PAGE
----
Lucid Culture


CD Review: The Salvatore Bonafede Trio – Sicilian Opening

Italian jazz pianist Salvatore Bonafede blends diverse classic styles and pensive European melodies along with the occasional rustic Sicilian accent into a strikingly memorable, hummable mix on this new cd. In the style of another eminently catchy current composer, JD Allen, pretty much everything here clocks in at under five minutes, sometimes considerably less. Yet as indelible as the compositions are, the playing is impeccably tasteful and understated – if anything, these guys could cut loose a lot more if they felt like it.

The album opens with a jaunty New Orleans theme, quoting Brubeck liberally early on. According to the liner notes, the second cut is ostensibly Arab-influenced, but it’s basically a swaying, moody two-chord vamp into a catchy, bluesy chorus. Track three, Ideal Standard memorably addresses issues of communication or lack thereof via Bonafede’s tensely judicious minor-key phrasing. Bassist Marco Panascia maintains the vibe, voicing a solo that builds intensity as it follows Bonafede’s lines even as it brings the volume down to the lower registers. The trio follow that with a slow, expressive quasi blues, drummer Marcello Pellitteri deftly bouncing accents off the piano’s bass notes.

The warmly cinematic seventh track paints an Americana-inflected tableau evocative of the late Danny Federici’s solo work. Of the two covers here, Blackbird is a song that should be retired – no matter what Bonafede does with it, which isn’t straying particularly far from the original, you are only waiting for the moment to arrive when it’s over. But with his version of She’s Leaving Home, Bonafede really captures the understated exasperation and unspoken rage in the McCartney original. The other tracks include a tribute to Palermo that builds to the closest approximation of a scream that there is here; a hypnotic Dr. John homage, and a casually swaying number that blends gospel with an updated, martial WC Handy vibe. The album creeps up on you if you’re not paying attention – that’s how strong the melodies are.  The liner notes have an earnestness that’s often hilarious, like they’ve been babelfished backwards and forwards. Somebody get these guys a translator that speaks…that is to say, one with a voice that isn’t computer-generated.

March 5, 2010 Posted by | jazz, Music, music, concert, review, Reviews | , , , , , , , , , , , , , , , , , , , , , , , , , , , | 3 Comments

CD Review: American Waltz by 3Play+

All over the stylistic map, this collection of jarring segues and first-rate melodies by the new group 3Play+ positions keyboardist/composer Josh Rosen somewhere between the Americana jazz of Bill Frisell (notably the deceptively simple title track, which becomes less simple and absolutely gorgeous as it gets going) and maybe Danny Elfman. Rosen’s compositions are considerably more sophisticated, but throughout this mix of alternately melodic and more tonally abstruse jazz , there’s a recurrent tv theme sensibility ranging from sly and funny to warmly, indelibly tuneful. To pull it off, Rosen has assembled a first-class band including the reliably counterintuitive George Garzone on tenor, Phil Grenadier on trumpet, Mick Goodrick on guitar, Lello Molinari on bass and Marcello Pellitteri on drums.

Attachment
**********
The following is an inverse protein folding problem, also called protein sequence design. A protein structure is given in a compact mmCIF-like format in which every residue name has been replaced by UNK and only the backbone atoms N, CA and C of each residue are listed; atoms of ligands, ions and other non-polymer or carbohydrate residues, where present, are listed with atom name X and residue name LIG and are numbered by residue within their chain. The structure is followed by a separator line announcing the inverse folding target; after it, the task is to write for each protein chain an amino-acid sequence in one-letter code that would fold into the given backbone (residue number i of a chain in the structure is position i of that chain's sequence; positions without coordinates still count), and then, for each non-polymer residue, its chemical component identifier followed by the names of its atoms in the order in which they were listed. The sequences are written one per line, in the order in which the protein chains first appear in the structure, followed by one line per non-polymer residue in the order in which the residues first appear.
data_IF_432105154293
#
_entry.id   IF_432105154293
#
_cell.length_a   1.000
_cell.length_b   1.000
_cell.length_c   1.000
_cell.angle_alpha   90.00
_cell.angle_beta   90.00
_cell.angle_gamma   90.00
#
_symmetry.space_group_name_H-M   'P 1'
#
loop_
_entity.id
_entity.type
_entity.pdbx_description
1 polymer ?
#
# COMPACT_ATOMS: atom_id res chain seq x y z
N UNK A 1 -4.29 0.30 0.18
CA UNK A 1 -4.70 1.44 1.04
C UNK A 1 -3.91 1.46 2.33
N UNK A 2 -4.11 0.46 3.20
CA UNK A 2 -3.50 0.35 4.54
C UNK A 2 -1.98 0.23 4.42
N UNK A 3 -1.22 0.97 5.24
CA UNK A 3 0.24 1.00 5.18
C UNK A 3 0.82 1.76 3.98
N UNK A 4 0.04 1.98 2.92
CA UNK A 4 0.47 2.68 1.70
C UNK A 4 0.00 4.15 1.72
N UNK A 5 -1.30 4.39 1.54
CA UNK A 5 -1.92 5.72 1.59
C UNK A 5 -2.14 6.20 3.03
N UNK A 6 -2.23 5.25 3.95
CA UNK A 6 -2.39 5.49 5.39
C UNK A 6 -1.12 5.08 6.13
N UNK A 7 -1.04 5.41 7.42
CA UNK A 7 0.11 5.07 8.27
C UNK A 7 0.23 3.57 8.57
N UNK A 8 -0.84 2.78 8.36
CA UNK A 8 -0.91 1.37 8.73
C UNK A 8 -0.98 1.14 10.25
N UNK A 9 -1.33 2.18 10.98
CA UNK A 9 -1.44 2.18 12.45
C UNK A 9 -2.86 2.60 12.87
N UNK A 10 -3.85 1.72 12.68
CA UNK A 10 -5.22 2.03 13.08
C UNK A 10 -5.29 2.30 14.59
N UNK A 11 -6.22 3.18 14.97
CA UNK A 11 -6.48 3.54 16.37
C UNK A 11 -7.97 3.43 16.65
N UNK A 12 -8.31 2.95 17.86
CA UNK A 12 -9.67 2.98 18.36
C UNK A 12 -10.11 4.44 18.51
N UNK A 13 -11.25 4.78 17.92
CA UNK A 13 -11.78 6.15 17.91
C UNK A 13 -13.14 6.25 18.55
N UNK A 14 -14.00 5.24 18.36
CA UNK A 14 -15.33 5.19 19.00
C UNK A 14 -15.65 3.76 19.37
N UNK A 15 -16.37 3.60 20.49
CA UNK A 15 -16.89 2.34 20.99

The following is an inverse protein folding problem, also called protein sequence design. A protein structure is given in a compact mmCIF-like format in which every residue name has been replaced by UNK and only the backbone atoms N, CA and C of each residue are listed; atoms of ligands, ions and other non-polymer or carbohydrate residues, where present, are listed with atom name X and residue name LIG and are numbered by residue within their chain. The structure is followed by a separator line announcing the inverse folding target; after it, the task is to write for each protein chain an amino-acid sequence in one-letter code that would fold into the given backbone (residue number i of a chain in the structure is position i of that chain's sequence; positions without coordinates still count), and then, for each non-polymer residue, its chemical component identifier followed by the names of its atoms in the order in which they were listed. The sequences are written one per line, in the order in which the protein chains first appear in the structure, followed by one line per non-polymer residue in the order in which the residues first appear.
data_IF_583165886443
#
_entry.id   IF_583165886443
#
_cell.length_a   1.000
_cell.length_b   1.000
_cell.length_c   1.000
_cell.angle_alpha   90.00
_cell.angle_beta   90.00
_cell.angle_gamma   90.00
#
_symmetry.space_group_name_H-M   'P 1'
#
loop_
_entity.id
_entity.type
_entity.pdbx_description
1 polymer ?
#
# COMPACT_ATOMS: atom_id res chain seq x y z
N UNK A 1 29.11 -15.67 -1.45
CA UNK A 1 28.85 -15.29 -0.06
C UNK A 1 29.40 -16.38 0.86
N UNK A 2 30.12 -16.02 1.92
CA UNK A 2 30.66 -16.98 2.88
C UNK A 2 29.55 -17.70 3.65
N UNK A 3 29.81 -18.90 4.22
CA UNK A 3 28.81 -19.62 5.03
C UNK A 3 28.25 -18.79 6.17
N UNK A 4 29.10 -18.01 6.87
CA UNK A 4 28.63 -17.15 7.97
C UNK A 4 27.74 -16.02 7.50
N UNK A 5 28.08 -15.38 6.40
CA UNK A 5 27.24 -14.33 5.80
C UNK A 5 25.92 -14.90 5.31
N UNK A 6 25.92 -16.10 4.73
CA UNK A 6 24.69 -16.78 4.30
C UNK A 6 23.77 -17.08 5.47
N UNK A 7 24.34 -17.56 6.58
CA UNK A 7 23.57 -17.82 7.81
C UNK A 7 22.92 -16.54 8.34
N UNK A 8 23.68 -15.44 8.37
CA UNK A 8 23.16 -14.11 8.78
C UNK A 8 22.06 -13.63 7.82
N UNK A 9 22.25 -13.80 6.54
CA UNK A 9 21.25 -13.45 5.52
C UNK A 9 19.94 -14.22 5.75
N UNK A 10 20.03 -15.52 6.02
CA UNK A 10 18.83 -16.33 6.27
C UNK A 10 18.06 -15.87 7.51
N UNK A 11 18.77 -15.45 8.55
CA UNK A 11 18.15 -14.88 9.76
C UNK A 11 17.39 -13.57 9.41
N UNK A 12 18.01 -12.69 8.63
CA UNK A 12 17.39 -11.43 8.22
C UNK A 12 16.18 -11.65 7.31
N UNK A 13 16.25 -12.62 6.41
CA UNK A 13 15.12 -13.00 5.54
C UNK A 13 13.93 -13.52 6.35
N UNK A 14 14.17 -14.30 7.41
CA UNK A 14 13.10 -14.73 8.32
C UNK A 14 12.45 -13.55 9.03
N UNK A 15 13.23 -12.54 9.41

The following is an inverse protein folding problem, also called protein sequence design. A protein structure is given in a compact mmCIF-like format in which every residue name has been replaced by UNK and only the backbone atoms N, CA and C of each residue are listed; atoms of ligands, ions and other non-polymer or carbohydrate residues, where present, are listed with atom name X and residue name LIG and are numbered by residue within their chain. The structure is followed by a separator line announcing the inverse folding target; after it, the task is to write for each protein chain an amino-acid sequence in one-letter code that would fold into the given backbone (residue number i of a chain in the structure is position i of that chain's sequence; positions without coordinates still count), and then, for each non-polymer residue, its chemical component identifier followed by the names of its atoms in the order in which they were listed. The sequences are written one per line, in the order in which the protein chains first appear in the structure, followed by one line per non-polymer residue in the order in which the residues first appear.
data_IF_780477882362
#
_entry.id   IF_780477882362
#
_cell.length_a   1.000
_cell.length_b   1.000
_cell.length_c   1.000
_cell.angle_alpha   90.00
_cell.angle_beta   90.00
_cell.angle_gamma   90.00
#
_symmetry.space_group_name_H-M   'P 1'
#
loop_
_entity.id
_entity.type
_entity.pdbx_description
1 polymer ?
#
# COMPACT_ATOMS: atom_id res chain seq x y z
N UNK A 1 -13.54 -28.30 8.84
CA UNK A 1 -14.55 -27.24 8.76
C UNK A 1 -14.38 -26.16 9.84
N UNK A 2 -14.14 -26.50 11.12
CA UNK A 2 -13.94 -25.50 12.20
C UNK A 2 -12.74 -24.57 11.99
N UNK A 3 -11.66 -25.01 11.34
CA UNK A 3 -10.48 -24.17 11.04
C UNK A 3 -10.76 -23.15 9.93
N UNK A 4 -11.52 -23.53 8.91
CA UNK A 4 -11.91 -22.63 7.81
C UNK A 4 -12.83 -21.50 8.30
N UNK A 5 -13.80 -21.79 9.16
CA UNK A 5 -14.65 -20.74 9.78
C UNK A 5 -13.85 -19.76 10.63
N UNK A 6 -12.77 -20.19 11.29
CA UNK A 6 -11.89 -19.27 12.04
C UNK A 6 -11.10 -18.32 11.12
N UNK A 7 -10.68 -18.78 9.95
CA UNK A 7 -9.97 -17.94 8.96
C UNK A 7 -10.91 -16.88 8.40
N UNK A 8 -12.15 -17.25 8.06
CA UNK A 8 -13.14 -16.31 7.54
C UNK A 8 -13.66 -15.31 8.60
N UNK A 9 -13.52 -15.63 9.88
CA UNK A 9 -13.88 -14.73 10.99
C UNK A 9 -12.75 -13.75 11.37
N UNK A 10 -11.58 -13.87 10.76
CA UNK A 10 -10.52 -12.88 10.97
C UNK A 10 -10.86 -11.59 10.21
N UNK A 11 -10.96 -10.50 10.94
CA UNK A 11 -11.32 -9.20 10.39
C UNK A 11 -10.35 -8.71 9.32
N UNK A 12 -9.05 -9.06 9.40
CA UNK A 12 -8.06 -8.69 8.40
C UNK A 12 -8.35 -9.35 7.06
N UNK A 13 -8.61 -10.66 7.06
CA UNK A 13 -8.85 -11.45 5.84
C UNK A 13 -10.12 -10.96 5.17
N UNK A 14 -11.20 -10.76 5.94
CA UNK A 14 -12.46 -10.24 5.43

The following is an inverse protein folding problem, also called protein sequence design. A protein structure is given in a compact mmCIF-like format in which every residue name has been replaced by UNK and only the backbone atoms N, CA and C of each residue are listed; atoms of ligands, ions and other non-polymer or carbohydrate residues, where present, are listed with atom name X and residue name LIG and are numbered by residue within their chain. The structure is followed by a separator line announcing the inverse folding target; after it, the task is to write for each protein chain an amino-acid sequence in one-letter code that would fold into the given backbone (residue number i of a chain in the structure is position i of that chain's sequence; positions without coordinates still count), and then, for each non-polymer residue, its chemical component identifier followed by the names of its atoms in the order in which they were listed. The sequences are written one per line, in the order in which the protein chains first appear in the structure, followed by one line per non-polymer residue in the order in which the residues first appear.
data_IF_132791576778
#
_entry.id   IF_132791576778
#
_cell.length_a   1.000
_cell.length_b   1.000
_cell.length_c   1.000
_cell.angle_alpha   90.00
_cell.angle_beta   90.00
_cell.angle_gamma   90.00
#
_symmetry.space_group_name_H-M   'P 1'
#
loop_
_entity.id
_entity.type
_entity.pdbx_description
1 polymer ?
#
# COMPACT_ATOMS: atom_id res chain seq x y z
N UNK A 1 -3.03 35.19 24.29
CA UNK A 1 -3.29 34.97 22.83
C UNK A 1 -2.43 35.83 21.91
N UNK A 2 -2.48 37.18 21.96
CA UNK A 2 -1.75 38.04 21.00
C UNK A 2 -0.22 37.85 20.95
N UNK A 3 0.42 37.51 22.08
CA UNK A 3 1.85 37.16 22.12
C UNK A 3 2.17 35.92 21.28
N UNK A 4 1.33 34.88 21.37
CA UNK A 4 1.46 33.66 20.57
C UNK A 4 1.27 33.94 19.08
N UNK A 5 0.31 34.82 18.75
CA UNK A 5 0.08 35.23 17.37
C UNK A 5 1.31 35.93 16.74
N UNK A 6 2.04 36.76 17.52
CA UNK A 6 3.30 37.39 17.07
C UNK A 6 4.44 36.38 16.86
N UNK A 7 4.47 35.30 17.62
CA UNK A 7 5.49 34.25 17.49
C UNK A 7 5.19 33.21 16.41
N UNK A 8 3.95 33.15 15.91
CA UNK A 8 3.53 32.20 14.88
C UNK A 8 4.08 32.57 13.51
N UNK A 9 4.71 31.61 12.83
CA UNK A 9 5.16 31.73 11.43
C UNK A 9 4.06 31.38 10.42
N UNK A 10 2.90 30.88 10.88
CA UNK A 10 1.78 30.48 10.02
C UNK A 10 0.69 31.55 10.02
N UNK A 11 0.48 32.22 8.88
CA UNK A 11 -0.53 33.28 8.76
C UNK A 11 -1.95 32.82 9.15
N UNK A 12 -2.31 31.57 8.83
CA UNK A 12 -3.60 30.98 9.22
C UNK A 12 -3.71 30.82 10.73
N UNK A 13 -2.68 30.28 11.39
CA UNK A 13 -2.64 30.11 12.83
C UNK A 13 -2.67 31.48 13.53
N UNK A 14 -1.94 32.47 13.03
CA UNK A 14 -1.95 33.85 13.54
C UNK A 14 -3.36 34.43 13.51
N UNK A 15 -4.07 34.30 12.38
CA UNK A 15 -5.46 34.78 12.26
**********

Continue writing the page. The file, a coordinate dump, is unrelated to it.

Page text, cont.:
Garzone is his usual surprising self, taking a briefly haunting, modal turn on the cd’s second cut, Buttah – a Sonny Rollins revision – then turning it inside out, fluid and optimistic. The vivid nocturnal ballad How Do I Know What I Don’t Know has Rosen playing comforable, Floyd Cramer-inflected country lines to which he adds a subtle undercurrent of disquiet. Another ballad, the aptly titled Old Fashioned mines a vintage fifties cool jazz vibe with Grenadier out front, expansive and soulful, Molinari’s bass establishing a striking Indian-inflected riff as it winds to a conclusion.

Part boogie, part latin, Soupy’s Comin’ Home works electric versus acoustic piano, morphing into a brisk, bracing walk around the block. The cd ends on something of an Abbey Road feel with the twenty-minute Bulletrain, which is anything but speeding: it has the feel of a bunch of catchy, unrelated choruses mashed together, kicking off with the subtlest of lower-register melodies that bursts into flame triumphantly as it finally gets going, eventually linked by a reggae vamp. In between, there’s a pointed conversation between Grenadier and Garzone, some horror-movie cadences, a little swinging blues and some understatedly Middle Eastern-tinged guitar from Goodrick. It’s an appropriately multistylistic , hypnotically captivating way to end an intriguing and rewarding effort. Headphones are a must – and not those lame little earbud thingys either.

June 9, 2009 Posted by | Music, music, concert, review, Reviews | , , , , , , , , , , , , , , , , , | 1 Comment